A systematic approach to completely avoiding metastable states during the growth process is a very interesting direction for future work, and we can now pose the problem in a crisp way: Is it possible to interpolate two pairs of bilayer metrics, so that the equivalent minimum-energy midsurface fundamental forms are always compatible? Even more interesting is the prospect to harness incompatibility at intermediate growth stages to control the final grown shape, or exploit multiple solutions depending on the spatiotemporal distribution of growth, for instance, by snap-through (18).

## Results

For parametrized surfaces, we can use Eq. **5** directly to solve the inverse problem algebraically. In simple situations associated with parametric surfaces that have explicit fundamental forms (e.g., a hemisphere, catenoid, and a saddle), we can carry out these computations analytically (*SI Appendix*). However, to truly demonstrate the usefulness of our approach, we need to show how to design growth patterns for complex shapes with multiple spatial scales. We do this by using numerical methods to minimize Eq. **2**. For a given 3D target surface, we first triangulate it using a mesh that can capture the smallest length scale of interest, and then compute the current first and second fundamental forms **5**, and decompose each of them spectrally into local orthotropic growth rules for a given reference mesh and its corresponding bilayer metrics. We then interpolate the growth factors on each point in the initial mesh into a set of discrete values between those of the reference and target surfaces and solve a sequence of problems to determine the intermediate equilibrium configuration at each of the discrete growth steps. This provides a way to visualize the transition from initial to final configuration in a quasi-static manner, and further allows us to design arbitrary way-points between the initial and final state (*SI Appendix*).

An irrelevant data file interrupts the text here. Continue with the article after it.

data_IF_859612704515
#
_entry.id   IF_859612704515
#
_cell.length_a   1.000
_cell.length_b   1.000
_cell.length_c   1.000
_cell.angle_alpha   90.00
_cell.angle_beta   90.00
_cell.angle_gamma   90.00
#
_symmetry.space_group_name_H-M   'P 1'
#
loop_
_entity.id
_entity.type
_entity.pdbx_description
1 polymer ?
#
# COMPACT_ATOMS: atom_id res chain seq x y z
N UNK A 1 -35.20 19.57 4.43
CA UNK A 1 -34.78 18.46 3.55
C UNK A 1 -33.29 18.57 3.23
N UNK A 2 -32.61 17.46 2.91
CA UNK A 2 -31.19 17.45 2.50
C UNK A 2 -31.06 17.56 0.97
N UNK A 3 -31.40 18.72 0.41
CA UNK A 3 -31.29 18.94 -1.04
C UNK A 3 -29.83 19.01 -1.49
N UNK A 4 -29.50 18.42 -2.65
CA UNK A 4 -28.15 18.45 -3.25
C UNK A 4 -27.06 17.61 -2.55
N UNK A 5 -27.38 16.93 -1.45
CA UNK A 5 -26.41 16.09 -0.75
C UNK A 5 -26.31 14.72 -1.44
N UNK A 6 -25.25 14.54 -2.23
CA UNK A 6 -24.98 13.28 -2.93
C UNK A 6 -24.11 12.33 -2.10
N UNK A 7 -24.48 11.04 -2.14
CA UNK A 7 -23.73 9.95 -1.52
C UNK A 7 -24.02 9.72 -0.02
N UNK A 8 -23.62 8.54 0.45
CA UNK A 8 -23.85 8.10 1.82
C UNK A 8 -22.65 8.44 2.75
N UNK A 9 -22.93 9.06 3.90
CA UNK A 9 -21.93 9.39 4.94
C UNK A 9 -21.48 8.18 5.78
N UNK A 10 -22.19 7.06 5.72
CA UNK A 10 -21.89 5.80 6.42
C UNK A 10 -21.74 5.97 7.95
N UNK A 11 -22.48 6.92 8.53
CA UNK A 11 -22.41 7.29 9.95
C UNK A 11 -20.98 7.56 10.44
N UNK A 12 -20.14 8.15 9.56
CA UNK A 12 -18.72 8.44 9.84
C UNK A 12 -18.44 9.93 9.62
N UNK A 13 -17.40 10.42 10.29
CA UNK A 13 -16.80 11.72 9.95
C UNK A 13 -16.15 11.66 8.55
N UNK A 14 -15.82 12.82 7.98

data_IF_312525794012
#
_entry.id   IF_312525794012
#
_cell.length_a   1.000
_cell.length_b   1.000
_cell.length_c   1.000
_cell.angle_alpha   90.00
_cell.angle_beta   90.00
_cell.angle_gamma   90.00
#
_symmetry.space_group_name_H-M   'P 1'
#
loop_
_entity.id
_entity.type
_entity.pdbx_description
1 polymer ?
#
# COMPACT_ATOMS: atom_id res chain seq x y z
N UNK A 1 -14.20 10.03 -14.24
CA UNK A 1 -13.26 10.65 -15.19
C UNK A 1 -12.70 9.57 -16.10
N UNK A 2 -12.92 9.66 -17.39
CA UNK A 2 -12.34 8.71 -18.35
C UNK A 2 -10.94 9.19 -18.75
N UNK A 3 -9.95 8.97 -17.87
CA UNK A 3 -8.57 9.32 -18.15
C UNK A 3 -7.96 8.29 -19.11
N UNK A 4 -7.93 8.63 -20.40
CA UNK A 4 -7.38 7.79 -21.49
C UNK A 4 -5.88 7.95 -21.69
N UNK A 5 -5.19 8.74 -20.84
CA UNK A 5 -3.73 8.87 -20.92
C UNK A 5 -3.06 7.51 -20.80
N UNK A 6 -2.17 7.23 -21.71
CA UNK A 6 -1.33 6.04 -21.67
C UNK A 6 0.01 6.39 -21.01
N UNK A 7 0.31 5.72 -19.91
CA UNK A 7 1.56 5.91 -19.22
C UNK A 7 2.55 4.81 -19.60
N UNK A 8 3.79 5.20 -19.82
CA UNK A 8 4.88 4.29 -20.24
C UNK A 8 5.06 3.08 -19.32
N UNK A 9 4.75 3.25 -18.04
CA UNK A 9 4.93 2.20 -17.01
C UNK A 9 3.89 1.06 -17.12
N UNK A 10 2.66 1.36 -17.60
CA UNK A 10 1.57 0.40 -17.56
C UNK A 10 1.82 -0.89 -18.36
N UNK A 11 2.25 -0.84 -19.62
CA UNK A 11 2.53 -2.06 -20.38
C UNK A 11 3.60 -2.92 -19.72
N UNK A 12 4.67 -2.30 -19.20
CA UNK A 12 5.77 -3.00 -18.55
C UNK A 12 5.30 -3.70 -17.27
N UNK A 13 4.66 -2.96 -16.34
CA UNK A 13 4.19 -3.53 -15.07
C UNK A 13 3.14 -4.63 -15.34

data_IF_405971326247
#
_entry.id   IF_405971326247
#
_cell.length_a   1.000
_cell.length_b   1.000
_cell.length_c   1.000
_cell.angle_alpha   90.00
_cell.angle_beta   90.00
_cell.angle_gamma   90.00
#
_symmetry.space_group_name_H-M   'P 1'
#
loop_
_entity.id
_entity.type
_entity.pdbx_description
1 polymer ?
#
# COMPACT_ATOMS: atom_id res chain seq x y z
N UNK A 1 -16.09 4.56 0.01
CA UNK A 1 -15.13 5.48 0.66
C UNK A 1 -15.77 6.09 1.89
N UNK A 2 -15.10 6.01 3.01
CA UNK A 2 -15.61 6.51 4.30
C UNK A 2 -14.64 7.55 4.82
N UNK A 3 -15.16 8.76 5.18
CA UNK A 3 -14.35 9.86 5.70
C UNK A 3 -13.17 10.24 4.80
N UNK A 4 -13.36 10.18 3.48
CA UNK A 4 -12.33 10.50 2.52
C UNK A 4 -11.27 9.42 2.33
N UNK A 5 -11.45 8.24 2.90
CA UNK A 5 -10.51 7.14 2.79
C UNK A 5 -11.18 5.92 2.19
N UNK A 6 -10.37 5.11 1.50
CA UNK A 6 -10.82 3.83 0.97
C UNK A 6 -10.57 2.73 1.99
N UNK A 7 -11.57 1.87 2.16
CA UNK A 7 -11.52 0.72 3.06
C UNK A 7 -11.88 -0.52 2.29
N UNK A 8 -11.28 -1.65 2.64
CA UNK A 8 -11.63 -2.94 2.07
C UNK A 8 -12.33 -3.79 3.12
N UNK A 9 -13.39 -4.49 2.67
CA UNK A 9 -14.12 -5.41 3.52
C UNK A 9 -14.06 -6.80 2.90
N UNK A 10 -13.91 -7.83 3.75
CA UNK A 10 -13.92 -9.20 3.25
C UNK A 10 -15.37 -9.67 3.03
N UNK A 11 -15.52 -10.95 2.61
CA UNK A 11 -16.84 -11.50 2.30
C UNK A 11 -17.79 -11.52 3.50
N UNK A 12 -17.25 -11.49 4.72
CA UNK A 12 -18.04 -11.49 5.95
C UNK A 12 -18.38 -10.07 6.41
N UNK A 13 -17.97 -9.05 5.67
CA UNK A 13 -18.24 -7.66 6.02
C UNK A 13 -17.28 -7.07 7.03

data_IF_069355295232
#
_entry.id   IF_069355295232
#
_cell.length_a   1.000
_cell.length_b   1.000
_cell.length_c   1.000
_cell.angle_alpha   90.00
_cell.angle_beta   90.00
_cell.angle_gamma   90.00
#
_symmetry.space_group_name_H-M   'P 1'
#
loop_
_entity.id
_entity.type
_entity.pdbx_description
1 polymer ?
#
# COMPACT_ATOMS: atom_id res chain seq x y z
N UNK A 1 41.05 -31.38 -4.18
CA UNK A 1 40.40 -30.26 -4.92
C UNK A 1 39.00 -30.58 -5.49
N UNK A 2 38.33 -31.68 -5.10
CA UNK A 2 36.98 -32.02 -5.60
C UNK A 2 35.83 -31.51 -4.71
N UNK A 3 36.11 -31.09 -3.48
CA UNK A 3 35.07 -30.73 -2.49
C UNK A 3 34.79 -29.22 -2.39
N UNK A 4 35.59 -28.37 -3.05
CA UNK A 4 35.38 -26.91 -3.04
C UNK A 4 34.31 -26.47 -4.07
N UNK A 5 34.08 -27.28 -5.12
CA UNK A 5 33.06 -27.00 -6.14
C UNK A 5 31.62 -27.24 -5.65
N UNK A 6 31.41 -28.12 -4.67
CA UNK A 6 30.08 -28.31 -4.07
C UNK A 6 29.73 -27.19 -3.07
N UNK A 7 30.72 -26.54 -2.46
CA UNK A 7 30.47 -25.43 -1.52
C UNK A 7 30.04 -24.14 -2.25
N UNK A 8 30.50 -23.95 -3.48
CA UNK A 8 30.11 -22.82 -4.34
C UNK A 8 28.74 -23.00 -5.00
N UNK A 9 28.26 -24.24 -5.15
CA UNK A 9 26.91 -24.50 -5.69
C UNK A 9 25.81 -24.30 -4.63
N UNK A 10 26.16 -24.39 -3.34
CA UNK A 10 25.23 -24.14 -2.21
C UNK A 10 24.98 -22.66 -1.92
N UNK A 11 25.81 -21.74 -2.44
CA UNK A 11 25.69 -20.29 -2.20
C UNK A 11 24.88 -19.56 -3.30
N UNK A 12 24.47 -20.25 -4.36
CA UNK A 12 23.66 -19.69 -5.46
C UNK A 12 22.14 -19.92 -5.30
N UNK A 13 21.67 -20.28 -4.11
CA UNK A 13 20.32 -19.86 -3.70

Inspired by recent work on floral morphogenesis (19⇓–21), we first show how we can grow a cylinder made of two thin sheets of the same uniform thickness into a snapdragon flower. In this case, we assume the initial cylinder, with **5**. The snapdragon flower, with *SI Appendix* for more details). In Fig. 2, *Left*, and Movie S1, we show a sequence of intermediate shapes viewed from two different angles and, for comparison, the actual snapdragon flower.

To highlight the ability of our approach to capture complex surface geometries with features on multiple scales, we turn to the human face. In Fig. 2, *Center*, and Movie S2, we show that we can grow an initially flat bilayer disk into a 3D model of a human face, that of the physicist Max Planck. In this case, we linearly interpolate the growth factors from unity, on the initial disk, to their final values computed from Eq. **5**, and show the result for energetic equilibria at two intermediate stages.

Finally, we use our inverse-design theory to grow a simulacrum of a complex inanimate surface, a horseshoe bend in the Colorado River in Arizona. Using United States Geological Survey (USGS) elevation data, we create our 3D target shape and grow it from a rectangular sheet. As in the snapdragon example, we use anchor points to guide the interpolation (see *SI Appendix* for more details). In Fig. 2, *Right*, and Movie S3, we show a sequence of intermediate shapes obtained during the growth process. These numerical results demonstrate the practical validity of our theoretical framework that allows us to capture the shapes of complex absolute-scale-independent surfaces from the animal, vegetable, and mineral world.